Tucker Advances in Match Play
Tucker, 53, routed Jason Gobleck of White Plains, N.Y., 5 and 4, and is among six seniors who have made to the fourth round. Tucker meets Robert Jan of Northbrook, Ill., Thursday.
'I've played as good as I can play the last two days,' Tucker said. 'I've been 4-under par both days and I've had only one bogey so far,' losing to Gobleck's par at the par-3 13th hole on the Dye course. Tucker got off to a quick start with birdies at Nos. 1, 3 and 5. The 1999 champion, Tucker drew a first round bye and beat Rusty Gunnarson of Mattapoisett, Mass., Tuesday, 6 and 5, winning the first four holes, the third and fourth with birdies.
In other key results Wednesday, Rick Vershure of Armonk, N.Y., the winner in 1990 and 1993, beat Frank Bensel of Purchase, N.Y., 2 and 1, and Lonnie Nielsen of East Aurora, N.Y., back-to-back champion in 1987-88, lost to Frank Dully of Salem, Mass., 3 and 2.
'I really played well,' Dully said. 'I had four birdies and I was 4-under par for 16 holes.' Dully won the first, ninth and 10th holes with birdies and both birdied the par-5 fifth hole for a halve. Nielsen won the 11th and 15th with birdies.
In a second round match completed Wednesday morning after being suspended by darkness Tuesday, Ed Humenik of Palm City, two putted from 15 feet to win the par-5 10th hole, the first they played and the 20th overall to outlast Lynn Janson of Ada, Mich. Later in the day, Humenik eliminated Chip Johnson of North Scituate, Mass., 3 and 2.
The $52,130 championship continues through Monday with the winner earning $4,500, the runnerup $2,800.
John Hickson, West Brook, Maine, d. Mo Guttman, Boston, Mass., 2 and 1.
Allen Santos, Lowell, Mass., d. Mike Melton, Old Westbury, N.Y., 6 and 4.
Robert Jan, Northbrook, Ill., d. Colin Amaral, Hamden, Conn., 2 and 1.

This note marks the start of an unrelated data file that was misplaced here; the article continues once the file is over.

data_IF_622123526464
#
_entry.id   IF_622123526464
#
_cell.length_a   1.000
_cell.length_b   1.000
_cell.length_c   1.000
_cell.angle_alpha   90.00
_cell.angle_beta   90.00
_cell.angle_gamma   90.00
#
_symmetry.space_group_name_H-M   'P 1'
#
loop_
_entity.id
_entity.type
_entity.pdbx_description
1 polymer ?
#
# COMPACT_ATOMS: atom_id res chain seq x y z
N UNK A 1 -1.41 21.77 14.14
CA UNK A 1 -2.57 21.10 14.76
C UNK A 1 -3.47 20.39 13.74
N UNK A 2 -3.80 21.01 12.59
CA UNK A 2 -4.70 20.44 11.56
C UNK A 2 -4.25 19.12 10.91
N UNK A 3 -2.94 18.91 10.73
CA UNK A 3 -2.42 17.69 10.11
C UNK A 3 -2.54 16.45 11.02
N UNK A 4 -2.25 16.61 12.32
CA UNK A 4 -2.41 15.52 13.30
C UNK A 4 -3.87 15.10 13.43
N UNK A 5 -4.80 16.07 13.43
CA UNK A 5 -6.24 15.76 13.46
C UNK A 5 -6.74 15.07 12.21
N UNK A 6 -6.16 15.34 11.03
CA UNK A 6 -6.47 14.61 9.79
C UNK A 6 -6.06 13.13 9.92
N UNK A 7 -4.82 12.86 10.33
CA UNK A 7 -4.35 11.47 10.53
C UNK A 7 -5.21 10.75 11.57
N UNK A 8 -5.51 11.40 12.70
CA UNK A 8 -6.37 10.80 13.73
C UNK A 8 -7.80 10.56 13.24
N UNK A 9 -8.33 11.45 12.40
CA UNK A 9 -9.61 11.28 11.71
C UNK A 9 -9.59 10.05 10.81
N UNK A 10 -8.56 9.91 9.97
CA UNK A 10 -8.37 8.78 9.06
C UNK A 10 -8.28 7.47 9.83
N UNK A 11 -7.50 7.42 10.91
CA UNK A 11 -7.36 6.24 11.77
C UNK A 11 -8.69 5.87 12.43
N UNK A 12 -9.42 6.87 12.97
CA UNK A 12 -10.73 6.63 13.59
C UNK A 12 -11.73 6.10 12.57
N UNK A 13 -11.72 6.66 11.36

Jerry Tucker, Stuart, d. Jason Gobleck, White Plains, N.Y., 5 and 4.
Jim Smoot, Huntington, N.Y., d. Denny Ford, Indianapolis, Ind., 2 and 1.
Brad Peck, Madison, Wis., d. David Comstock, Port St. Lucie, 4 and 3.
Andy Shuman, Lake Zurick, Ill., d. Kevin Morris, Armonk, N.Y., 2 and 1.
Bob Ralston, Little Rock, Ark., d. Jeff Schroeder, Indianapolis, Ind., 2 and 1.
Robert Sedorcek, St. Louis, Mo., d. Rocco Cambareri, Yorktown, N.Y., 1-up.
Dan Tzivanis, Stamford, Conn., d. Kirk Hanefeld, Westford, Mass., 3 and 2.
Steve Heckel, Carterville, Ill., d. Joe Felder, Greenwich, Conn., 1-up.
Mike Martin, New Haven, Conn., d. John Gatta, West Sayville, N.Y., 3 and 2.
Tom Joyce, Long Island, N.Y., d. Tony DeMaria, Port Chester, N.Y., 2 and 1.
Sam Olson, Redding, Conn., d. Dino Lucchesi, Round Lake Beach, Ill., 3 and 2.
Ray Rash, Dayton, Ohio, d. Tim Troy, Woodridge, Ill., 2 and 1.
Cory Crelan, Edgartown, Mass., d. John Pershern, Bloomfield Hills, Mich., 2 and 1.
Rick Vershure, Armonk, N.Y., d. Frank Bensel, Purchase, N.Y., 2 and 1.
Randy Cochran, Deerfield, Ill., d. Jamie Fordyce, Asbury Park, N.J., 20th hole.
Tim Angis, Saco, Maine, d. Bill Baldwin, Franklin, Mich., 1-up.
Larry Emery, St. Louis, Mo., d. Nick Manolios, Mount Kisco, N.Y., 5 and 3.
Tony Kelley, Holyoke, Mass., d. Peter Busch, Scotch Plains, N.J., 2 and 1.
Tom Hewes, Red Wing, Minn., d. Bob Darling, Lewiston, Maine, 2 and 1.
Rob Labritz, Fairfield, Conn., d. Tom Sipula, River Vale, N.J., 3 and 2.
Mike Baker Jr., Bar Harbor, Maine, d. Gary Ostrega, Westfield, N.J., 3 and 2.
John Hayes, St. Louis, Mo., d. Bob Afton, West Palm Beach, 1-up.
Jeff Hunter, Columbia, Ill., d. Brett Melton, Chicago, Ill., 1-up.
Joe Cordani, Simsbury, Conn., d. Lee Danielian, Southborough, Mass., 1-up.
Chris Campbell, Vero Beach, d. John DiMarco, Mount Laurel, N.J., 4 and 3.
Frank Dully II, Salem, Mass., d. Lonnie Nielsen, East Aurora, N.Y., 3 and 2.
Jerry Impellittiere, New Windsor, N.Y., d. Ray Ford, Scarsdale, N.Y., 1-up.
Dan Fabian, West Palm Beach, d. Mike Demakos, Los Angeles, Calif., 6 and 5.
Ed Humenik, Palm City, d. Chip Johnson, North Scituate, Mass., 3 and 2.
CareerBuilder purse payouts: Rahm wins $1.062 million
Jon Rahm defeated Andrew Landry on the fourth hole of sudden death to win the CareerBuilder Challenger. Here's a look at how the purse was paid out in La Quinta, Calif.:
|T20||Charles Howell III||-14||$57,754|
|T36||Tyrone Van Aswegen||-12||$27,189|
|T69||Billy Hurley III||-6||$11,623|
After Further Review: Tiger's return comes at perfect time